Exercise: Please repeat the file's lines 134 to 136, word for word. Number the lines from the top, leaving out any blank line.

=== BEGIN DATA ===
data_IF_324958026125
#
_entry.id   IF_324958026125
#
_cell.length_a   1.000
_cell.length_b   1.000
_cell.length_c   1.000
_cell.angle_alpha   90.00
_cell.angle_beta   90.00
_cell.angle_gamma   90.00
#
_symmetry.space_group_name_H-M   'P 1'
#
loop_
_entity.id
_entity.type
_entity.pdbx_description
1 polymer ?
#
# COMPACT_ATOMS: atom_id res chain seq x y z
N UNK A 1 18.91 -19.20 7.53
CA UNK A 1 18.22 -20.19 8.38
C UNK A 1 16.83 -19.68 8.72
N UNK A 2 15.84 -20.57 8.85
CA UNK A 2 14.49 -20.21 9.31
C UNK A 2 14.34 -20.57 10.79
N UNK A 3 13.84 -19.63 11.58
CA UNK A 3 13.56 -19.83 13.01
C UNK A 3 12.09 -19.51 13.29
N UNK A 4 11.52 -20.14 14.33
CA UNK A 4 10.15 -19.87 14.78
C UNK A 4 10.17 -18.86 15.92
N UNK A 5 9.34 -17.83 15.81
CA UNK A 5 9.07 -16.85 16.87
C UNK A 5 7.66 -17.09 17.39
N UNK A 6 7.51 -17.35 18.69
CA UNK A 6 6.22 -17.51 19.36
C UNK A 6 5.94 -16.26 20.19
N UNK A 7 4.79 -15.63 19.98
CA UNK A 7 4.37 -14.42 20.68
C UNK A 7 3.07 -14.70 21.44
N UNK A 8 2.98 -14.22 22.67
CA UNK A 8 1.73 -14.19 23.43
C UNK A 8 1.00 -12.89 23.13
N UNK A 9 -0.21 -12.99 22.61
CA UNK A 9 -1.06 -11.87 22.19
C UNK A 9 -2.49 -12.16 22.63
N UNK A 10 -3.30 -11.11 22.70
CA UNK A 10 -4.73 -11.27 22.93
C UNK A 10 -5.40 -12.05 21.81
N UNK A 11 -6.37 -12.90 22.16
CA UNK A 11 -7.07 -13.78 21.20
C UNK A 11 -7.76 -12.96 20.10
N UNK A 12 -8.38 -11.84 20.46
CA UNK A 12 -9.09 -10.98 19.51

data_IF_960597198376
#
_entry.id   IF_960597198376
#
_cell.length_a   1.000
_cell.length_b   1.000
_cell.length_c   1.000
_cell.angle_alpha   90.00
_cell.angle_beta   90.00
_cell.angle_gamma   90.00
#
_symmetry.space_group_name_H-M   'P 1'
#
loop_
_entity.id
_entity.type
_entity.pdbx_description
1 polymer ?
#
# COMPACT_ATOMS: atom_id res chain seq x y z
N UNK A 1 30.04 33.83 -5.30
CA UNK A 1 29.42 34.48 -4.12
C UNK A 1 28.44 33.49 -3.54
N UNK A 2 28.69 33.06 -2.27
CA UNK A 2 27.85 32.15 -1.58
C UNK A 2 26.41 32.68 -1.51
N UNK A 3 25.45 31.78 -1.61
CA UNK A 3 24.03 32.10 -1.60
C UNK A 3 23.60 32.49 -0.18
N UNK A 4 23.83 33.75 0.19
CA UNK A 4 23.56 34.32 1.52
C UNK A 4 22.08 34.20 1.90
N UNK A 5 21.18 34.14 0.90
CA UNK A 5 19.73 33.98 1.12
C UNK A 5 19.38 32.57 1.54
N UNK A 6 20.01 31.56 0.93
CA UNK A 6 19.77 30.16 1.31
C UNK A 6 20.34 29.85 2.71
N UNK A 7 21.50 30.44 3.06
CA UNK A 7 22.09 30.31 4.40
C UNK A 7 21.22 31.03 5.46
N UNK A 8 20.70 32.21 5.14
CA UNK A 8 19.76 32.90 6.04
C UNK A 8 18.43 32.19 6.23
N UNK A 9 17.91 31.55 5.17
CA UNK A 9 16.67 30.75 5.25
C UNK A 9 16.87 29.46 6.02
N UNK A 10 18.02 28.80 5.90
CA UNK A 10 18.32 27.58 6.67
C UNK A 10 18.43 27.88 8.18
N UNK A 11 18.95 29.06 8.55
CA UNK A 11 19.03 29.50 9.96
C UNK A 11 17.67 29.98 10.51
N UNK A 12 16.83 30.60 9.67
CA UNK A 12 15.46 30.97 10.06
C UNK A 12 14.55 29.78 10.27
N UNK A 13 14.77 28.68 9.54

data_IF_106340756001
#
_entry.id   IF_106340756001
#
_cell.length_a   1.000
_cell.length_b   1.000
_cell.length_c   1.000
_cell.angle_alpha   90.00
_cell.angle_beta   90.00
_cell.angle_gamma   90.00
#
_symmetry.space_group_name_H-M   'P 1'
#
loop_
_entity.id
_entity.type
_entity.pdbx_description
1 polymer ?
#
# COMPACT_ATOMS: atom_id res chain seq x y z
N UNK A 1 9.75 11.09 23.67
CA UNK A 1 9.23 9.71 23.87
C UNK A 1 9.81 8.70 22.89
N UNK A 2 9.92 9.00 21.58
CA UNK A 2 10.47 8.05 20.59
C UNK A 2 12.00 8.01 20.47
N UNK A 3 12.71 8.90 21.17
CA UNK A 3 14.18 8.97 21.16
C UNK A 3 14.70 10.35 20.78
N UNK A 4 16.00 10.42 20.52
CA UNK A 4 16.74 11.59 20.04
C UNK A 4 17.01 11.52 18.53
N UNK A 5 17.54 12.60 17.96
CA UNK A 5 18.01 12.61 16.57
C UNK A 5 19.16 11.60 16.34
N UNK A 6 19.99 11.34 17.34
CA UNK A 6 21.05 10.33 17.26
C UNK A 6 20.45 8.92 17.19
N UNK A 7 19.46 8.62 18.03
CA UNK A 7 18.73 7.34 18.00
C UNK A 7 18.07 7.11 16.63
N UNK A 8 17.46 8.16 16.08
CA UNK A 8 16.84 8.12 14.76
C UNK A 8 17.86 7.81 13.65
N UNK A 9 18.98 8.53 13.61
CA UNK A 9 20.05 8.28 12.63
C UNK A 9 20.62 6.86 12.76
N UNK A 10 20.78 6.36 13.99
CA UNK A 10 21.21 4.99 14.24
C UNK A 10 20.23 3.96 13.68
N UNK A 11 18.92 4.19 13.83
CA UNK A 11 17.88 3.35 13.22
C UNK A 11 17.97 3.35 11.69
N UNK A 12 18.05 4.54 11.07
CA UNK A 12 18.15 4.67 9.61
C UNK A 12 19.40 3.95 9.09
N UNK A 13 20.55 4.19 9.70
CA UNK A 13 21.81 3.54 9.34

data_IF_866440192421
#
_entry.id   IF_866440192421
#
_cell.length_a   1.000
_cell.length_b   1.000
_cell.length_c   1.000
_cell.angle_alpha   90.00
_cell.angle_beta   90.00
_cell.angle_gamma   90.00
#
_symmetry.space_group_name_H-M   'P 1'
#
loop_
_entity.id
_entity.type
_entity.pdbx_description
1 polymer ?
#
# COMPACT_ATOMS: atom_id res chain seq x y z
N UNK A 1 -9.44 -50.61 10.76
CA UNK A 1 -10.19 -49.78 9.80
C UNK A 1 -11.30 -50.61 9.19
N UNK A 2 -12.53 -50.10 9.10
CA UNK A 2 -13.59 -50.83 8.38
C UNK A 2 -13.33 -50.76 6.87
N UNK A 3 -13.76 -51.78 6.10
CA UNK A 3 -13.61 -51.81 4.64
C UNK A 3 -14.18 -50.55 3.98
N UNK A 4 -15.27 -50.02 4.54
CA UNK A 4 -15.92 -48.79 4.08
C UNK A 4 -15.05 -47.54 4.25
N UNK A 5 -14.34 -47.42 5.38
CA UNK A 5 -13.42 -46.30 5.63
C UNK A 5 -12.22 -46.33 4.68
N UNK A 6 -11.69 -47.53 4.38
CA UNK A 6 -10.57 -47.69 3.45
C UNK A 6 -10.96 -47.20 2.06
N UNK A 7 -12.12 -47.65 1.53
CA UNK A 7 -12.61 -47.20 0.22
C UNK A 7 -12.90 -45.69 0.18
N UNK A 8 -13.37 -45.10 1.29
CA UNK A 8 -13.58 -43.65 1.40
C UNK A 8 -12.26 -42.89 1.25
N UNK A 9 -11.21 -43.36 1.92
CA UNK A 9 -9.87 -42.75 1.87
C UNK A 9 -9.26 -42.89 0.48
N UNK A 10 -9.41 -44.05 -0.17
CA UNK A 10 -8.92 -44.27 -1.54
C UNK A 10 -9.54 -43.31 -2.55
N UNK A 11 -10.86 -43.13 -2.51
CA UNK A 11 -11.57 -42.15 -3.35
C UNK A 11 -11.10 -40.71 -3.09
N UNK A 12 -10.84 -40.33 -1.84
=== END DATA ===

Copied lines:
CA UNK A 1 9.23 9.71 23.87
C UNK A 1 9.81 8.70 22.89
N UNK A 2 9.92 9.00 21.58